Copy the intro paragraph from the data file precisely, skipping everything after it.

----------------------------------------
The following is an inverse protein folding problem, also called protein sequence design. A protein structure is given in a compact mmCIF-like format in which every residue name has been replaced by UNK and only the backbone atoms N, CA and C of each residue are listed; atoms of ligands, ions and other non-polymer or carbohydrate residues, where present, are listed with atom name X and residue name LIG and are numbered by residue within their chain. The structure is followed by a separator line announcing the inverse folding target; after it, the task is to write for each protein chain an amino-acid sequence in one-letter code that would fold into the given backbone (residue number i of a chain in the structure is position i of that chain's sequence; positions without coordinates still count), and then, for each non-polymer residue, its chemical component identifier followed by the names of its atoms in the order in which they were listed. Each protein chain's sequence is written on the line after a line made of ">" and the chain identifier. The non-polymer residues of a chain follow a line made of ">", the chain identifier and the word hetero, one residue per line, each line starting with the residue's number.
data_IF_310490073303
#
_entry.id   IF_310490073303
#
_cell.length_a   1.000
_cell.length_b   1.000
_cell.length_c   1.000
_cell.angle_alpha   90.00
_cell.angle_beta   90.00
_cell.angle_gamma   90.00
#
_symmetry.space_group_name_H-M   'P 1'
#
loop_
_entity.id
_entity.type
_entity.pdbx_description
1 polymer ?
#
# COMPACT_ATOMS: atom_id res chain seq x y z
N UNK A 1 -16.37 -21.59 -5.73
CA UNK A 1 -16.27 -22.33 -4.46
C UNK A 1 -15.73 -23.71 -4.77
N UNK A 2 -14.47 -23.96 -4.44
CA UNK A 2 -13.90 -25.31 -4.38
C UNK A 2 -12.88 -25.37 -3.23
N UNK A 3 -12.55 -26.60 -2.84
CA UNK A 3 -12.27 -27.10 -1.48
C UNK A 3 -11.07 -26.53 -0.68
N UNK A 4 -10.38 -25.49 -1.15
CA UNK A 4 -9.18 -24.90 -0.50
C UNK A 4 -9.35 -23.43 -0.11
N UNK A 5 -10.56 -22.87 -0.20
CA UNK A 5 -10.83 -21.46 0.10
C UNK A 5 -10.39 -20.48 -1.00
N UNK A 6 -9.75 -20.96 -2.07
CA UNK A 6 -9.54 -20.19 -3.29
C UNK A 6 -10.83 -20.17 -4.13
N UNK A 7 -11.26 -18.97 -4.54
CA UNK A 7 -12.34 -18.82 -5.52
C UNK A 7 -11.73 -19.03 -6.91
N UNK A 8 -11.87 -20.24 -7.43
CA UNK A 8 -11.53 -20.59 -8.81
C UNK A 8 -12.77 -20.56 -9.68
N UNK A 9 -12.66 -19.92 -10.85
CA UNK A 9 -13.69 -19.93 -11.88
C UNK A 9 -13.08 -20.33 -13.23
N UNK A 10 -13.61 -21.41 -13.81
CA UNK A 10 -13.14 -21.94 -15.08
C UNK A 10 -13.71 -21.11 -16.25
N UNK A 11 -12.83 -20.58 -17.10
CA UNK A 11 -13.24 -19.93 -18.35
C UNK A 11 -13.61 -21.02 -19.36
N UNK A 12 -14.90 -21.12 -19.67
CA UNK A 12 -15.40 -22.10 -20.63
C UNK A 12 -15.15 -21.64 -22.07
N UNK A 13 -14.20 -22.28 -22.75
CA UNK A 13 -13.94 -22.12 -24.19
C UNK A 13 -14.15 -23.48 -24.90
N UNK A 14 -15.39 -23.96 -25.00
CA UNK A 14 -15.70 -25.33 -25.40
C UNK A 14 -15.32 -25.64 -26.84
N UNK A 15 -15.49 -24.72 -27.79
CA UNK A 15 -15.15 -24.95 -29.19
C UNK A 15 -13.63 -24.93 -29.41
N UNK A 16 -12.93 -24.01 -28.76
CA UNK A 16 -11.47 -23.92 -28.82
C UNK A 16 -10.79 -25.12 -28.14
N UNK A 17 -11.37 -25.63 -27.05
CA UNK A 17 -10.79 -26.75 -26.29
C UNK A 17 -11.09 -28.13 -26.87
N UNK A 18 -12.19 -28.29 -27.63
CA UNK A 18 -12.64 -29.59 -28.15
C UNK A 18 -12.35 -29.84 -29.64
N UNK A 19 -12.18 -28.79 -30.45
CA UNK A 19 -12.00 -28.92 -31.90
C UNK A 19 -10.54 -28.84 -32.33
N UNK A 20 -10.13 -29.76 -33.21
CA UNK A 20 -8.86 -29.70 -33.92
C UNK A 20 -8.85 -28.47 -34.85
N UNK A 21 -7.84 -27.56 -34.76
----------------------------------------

The following is an inverse protein folding problem, also called protein sequence design. A protein structure is given in a compact mmCIF-like format in which every residue name has been replaced by UNK and only the backbone atoms N, CA and C of each residue are listed; atoms of ligands, ions and other non-polymer or carbohydrate residues, where present, are listed with atom name X and residue name LIG and are numbered by residue within their chain. The structure is followed by a separator line announcing the inverse folding target; after it, the task is to write for each protein chain an amino-acid sequence in one-letter code that would fold into the given backbone (residue number i of a chain in the structure is position i of that chain's sequence; positions without coordinates still count), and then, for each non-polymer residue, its chemical component identifier followed by the names of its atoms in the order in which they were listed. Each protein chain's sequence is written on the line after a line made of ">" and the chain identifier. The non-polymer residues of a chain follow a line made of ">", the chain identifier and the word hetero, one residue per line, each line starting with the residue's number.